Major news in the world of MMA this evening, as SI.com’s Josh Gross has reported that ProElite (which owns and operated Elite XC) notified its fighters and staff that they are shutting down.

“Less than two years following the formation of ProElite, Inc., the group notified employees and fighters Monday it was shutting its doors effective immediately…. ProElite was an entertainment and media company founded in partnership with Showtime Networks and spearheaded by the mixed martial arts promotional brand EliteXC. Representatives for ProElite, EliteXC and Showtime did not return calls for comment.

…After debuting on May 31 to an audience of 6.5 million viewers, EliteXC’s ratings on CBS fell significantly in its second effort drawing just 2.7 million in July. In its last event the numbers appeared to bounce back nicely, with an average audience of 4.5 million.

Kelly Kahl, senior executive vice president of programming operations at CBS, declined to comment on ProElite’s demise.”

If this indeed turns out to be the real deal, it lends ultimate truth to the sentiments of long-time MMA fans, UFC President Dana White, and other industry notables, that Elite XC was always headed for failure. This was widely rumored and strongly believed to be inevitable due to the serious financial troubles (aka massive debt) that the organization(s) encountered from nearly the start.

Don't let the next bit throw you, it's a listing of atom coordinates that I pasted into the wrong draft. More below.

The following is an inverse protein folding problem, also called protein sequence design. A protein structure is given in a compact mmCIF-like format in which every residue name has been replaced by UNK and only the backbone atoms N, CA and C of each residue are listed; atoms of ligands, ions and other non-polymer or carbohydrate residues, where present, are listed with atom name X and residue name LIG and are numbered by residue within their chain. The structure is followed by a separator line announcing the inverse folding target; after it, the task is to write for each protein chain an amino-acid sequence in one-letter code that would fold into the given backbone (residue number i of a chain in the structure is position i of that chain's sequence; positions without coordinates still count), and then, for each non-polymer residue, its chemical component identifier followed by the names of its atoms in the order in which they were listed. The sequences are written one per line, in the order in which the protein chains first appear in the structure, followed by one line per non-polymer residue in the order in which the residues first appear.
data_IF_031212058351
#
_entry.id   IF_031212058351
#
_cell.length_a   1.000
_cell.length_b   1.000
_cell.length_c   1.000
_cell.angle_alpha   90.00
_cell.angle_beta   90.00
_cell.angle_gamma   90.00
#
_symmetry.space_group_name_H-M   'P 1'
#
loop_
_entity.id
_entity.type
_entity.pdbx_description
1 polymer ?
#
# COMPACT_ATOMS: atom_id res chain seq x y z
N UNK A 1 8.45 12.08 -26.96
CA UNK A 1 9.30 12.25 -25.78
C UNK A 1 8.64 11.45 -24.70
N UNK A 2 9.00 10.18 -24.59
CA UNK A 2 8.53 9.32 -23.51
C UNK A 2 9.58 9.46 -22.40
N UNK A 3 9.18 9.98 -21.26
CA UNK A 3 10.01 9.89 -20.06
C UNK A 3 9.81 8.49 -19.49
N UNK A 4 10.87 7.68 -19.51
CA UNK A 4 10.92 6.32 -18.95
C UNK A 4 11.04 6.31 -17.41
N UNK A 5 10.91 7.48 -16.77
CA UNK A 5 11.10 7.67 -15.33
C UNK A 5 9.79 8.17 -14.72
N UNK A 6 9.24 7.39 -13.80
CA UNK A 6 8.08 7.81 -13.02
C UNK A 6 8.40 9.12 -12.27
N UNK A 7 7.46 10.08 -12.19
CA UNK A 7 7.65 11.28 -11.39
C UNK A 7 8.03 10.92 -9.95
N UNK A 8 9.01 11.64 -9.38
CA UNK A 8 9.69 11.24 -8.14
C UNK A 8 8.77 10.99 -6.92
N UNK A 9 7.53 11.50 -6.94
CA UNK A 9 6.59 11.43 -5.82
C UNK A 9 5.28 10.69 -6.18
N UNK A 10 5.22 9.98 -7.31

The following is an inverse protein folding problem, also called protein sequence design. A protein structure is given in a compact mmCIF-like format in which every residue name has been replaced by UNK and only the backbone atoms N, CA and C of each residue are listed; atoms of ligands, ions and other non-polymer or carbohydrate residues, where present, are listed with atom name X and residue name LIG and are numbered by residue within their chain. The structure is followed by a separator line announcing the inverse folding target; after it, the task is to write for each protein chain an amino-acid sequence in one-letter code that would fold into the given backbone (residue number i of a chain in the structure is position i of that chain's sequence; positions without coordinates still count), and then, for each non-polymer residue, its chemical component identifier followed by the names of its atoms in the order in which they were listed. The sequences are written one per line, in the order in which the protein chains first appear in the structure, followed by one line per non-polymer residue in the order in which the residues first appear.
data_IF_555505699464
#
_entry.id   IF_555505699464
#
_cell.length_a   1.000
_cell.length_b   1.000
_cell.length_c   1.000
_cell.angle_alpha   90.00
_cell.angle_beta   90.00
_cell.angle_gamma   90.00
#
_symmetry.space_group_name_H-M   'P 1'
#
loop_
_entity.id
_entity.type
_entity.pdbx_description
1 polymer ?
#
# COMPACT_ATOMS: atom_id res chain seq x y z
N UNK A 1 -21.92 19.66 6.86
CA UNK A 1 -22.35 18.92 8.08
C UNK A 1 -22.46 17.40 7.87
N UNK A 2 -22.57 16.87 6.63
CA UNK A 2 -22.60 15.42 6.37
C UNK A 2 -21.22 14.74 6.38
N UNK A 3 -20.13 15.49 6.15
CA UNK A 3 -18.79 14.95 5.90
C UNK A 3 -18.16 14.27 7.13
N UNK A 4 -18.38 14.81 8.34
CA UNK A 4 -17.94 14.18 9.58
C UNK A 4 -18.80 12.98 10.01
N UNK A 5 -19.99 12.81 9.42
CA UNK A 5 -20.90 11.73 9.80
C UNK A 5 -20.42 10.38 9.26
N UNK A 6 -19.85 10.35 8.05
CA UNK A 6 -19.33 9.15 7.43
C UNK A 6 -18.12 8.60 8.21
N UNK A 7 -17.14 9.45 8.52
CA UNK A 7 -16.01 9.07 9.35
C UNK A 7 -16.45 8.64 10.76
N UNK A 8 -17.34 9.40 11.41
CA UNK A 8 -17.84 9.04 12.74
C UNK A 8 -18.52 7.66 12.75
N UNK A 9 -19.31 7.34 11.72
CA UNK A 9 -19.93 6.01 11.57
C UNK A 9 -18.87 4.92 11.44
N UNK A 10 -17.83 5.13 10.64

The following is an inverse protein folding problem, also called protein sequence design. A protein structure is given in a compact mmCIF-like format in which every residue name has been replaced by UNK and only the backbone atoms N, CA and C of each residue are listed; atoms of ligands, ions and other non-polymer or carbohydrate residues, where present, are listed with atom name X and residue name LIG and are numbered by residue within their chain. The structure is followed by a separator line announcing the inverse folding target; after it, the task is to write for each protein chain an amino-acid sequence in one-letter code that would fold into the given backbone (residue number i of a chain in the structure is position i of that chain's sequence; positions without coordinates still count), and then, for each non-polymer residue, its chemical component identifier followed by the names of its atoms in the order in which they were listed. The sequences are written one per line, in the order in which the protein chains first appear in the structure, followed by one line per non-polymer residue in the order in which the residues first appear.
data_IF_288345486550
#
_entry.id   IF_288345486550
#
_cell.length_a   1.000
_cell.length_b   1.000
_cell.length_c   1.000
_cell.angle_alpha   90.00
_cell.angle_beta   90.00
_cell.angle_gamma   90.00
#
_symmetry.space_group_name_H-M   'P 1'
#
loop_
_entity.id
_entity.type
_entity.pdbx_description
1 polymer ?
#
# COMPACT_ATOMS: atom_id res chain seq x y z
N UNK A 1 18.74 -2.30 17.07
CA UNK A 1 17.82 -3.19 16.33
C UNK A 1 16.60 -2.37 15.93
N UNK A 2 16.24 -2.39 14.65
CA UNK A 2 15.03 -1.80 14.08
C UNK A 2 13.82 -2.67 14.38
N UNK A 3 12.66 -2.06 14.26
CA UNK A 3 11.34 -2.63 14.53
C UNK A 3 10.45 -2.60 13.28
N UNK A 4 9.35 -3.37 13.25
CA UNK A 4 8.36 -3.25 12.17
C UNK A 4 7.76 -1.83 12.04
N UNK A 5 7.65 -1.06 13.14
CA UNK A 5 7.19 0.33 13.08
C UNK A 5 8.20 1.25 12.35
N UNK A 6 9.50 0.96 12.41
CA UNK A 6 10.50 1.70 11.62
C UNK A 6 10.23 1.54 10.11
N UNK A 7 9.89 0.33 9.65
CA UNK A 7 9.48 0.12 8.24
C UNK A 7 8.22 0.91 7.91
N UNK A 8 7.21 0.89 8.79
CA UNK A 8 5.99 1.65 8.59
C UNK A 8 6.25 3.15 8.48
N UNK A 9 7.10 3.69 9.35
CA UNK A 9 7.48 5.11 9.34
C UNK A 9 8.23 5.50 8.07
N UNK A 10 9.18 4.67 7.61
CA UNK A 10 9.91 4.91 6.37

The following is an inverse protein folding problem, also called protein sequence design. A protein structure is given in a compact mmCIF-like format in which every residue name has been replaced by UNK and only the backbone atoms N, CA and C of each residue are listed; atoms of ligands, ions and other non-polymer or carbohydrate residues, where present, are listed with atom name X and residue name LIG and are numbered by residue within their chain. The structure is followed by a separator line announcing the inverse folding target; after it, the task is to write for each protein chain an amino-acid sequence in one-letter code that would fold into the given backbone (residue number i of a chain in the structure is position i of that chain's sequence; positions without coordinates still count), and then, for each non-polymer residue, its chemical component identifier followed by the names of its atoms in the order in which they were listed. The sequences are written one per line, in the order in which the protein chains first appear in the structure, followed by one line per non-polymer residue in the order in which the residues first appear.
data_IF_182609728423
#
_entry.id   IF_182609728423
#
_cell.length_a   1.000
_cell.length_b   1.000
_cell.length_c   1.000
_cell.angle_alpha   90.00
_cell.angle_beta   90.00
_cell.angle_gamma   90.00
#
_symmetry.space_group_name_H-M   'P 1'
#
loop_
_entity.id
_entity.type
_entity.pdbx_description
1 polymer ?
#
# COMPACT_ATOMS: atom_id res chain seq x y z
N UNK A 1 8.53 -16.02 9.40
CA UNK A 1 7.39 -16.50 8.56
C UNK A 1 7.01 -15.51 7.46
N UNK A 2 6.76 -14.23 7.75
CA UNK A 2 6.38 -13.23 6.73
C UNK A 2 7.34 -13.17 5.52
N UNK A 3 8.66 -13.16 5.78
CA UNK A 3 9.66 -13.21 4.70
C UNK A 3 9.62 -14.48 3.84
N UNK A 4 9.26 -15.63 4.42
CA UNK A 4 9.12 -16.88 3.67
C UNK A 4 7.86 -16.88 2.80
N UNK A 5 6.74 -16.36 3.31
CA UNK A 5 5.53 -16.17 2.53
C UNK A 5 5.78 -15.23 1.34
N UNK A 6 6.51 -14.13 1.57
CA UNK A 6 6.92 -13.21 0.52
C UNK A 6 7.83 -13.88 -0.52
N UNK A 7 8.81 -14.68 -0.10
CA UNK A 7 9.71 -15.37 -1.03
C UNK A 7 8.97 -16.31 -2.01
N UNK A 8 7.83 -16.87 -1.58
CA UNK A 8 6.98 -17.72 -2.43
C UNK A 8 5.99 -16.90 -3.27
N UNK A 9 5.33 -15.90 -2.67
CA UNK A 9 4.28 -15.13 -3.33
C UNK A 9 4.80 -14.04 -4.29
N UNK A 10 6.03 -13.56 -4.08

Elite XC / ProElite has received and continues to receive widespread criticism on the web from mixed martial arts fans who pound home accusations of fixed fights. These accusations received fuel for the fire, when Seth Petruzelli knocked out Elite XC poster boy Kimbo Slice on October 4th. Slice was originally scheduled to “fight” Ken Shamrock, but a last minute injury forced organization officials to scramble for a new opponent, resulting in Petruzelli. Seth needed only 14 seconds of the first round to dismantle the highly-hyped Kevin Ferguson aka “Kimbo Slice”. Elite XC’s troubles didn’t stop there, when Petruzelli announced that he was paid to stand-up in the fight.

Pending investigation, accumulated debt, a deal with SHO that apparently didn’t go through, thin divisons, weak CBS ratings and an increasingly overall perceived lack of quality in their product by the public could have very well sealed ProElite, and subsequently Elite XC’s fate, forever.

>> Read Josh Gross’s piece in full, here.